OLYMPIA — Healthcare professionals may gain protection from retaliation for reporting medical care violations even if they don’t work for the facility they’re reporting.
Currently, confidentiality and retaliatory protections only extend to health care professionals that are employed by the health care facility.
According to House Bill 1049’s prime sponsor Rep. Nicole Macri, D-Seattle, the nature of health care has changed from a bevy of small practices to more large health care providers. The bill is intended for health care workers who may have visiting privileges at a hospital but don’t specifically work in a hospital.
Presently when visiting health professionals raise concerns, “hospitals can just revoke their visiting privileges,” said Macri. “They had no leverage because they weren’t employed by the health care facility.”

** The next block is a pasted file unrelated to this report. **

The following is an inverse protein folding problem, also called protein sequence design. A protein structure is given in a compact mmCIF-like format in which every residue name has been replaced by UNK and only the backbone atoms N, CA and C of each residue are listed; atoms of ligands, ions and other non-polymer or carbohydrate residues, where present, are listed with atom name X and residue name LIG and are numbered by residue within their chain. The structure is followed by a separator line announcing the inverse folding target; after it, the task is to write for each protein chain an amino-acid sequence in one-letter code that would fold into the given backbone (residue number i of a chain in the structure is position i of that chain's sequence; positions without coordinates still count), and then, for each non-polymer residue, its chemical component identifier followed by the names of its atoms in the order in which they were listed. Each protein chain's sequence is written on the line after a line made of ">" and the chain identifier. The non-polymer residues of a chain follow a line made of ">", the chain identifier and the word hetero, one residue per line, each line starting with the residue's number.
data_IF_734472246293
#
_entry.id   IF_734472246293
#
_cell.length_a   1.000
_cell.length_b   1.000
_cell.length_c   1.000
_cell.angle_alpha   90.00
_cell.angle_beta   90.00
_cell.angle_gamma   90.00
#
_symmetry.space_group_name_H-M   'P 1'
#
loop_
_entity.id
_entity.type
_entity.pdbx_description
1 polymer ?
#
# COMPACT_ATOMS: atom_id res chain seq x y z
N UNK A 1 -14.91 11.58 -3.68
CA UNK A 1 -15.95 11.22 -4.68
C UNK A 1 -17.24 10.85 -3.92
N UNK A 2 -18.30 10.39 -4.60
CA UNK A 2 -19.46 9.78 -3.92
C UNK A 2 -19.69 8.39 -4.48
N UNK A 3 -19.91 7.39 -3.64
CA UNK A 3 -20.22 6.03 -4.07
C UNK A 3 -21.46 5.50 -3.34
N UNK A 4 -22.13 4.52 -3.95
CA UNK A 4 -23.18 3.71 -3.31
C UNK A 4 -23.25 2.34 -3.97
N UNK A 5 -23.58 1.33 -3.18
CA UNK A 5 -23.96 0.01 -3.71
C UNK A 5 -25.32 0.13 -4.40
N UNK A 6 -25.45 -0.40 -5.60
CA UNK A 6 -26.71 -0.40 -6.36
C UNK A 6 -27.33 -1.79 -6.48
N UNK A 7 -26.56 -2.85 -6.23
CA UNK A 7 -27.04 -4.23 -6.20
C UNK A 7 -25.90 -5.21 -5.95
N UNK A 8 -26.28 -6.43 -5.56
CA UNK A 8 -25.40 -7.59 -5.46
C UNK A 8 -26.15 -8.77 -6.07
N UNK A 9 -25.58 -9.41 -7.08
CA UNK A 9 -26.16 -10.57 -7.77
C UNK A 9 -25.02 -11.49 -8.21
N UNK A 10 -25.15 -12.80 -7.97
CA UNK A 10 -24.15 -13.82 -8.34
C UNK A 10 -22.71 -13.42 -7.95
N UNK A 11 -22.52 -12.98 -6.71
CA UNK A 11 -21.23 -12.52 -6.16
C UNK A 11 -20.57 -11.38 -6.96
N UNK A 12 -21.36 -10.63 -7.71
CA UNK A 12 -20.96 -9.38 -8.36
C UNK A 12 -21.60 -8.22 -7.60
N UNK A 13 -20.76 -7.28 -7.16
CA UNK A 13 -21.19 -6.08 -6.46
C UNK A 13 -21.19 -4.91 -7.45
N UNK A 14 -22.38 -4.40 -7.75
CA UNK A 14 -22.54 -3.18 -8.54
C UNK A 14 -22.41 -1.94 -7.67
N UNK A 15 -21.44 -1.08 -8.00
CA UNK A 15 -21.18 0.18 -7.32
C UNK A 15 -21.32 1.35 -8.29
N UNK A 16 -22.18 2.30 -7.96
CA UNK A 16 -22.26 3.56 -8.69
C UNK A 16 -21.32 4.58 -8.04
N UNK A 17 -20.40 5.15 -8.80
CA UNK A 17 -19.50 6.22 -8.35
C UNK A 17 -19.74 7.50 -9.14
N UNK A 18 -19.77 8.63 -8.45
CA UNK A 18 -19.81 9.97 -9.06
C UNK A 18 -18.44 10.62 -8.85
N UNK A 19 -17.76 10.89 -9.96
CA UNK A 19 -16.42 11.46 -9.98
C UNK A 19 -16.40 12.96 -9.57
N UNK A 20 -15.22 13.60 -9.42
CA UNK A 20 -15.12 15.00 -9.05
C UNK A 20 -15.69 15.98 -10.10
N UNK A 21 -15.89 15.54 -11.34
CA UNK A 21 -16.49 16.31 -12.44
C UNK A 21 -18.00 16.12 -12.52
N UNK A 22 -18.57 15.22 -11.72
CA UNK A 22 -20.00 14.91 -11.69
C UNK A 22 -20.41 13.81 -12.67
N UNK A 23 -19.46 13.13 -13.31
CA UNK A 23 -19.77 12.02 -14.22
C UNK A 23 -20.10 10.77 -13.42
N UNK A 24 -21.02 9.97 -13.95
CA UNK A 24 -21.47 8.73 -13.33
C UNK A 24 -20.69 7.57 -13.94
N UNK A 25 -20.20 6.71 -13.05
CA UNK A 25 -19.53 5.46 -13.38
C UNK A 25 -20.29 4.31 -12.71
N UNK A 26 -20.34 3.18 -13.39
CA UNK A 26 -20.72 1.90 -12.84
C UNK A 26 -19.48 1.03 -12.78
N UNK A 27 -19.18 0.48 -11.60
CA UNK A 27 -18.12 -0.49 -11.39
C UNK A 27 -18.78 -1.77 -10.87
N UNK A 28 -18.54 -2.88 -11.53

The proposed version of the bill passed the House and Senate last year, but did not receive a final passage before the end of the short session. The bill has bipartisan support, and Macri is optimistic that it will be passed this year.
Kay Funk, a family physician from Yakima County traveled to Olympia to voice her support for the bill. No one spoke in opposition to the bill at its first reading.
“Practicing medicine is difficult in the best of circumstances,” Funk said on Jan. 15. “When people are not held accountable bad cultures can develop and bad things happen.”